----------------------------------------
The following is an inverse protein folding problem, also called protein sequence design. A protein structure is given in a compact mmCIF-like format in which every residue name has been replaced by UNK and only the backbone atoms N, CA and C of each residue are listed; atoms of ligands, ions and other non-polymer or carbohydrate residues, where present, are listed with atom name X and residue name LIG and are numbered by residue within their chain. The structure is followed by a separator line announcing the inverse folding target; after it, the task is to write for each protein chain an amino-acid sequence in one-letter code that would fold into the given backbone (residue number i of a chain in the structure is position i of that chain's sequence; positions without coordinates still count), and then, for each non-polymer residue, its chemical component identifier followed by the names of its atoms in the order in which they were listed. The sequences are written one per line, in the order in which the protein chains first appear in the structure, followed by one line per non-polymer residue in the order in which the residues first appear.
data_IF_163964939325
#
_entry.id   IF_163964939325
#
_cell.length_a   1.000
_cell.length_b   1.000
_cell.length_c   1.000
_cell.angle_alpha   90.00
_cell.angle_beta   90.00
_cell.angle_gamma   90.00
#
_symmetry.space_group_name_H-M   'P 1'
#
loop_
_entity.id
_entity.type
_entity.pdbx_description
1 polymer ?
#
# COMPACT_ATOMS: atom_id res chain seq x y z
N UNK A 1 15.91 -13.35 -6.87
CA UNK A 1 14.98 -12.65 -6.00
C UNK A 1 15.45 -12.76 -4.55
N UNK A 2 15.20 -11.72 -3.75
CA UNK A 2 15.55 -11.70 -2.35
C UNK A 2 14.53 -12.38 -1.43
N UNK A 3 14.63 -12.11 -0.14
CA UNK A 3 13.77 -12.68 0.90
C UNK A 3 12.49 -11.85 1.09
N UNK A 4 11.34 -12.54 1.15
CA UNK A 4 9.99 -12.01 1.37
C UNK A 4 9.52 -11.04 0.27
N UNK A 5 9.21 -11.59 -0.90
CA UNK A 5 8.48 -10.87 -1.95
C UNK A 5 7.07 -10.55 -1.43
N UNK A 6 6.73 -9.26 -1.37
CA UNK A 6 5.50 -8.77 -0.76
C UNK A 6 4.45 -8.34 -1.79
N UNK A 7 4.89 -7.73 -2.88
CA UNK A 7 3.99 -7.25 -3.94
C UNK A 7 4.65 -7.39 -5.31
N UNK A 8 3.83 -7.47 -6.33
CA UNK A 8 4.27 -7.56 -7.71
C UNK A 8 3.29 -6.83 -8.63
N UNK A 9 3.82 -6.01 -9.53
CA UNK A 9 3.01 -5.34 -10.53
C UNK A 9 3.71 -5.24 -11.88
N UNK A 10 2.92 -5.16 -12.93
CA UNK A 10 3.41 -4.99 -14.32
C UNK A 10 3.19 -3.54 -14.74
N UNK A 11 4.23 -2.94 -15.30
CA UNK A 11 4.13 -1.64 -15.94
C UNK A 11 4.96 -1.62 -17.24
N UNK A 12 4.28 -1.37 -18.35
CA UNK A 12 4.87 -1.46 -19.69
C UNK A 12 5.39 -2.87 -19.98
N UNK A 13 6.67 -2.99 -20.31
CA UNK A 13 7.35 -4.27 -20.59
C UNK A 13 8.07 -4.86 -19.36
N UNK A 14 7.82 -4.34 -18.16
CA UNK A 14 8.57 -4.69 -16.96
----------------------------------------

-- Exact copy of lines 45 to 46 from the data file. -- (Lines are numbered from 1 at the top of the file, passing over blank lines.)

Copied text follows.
C UNK A 8 3.29 -6.83 -8.63
N UNK A 9 3.82 -6.01 -9.53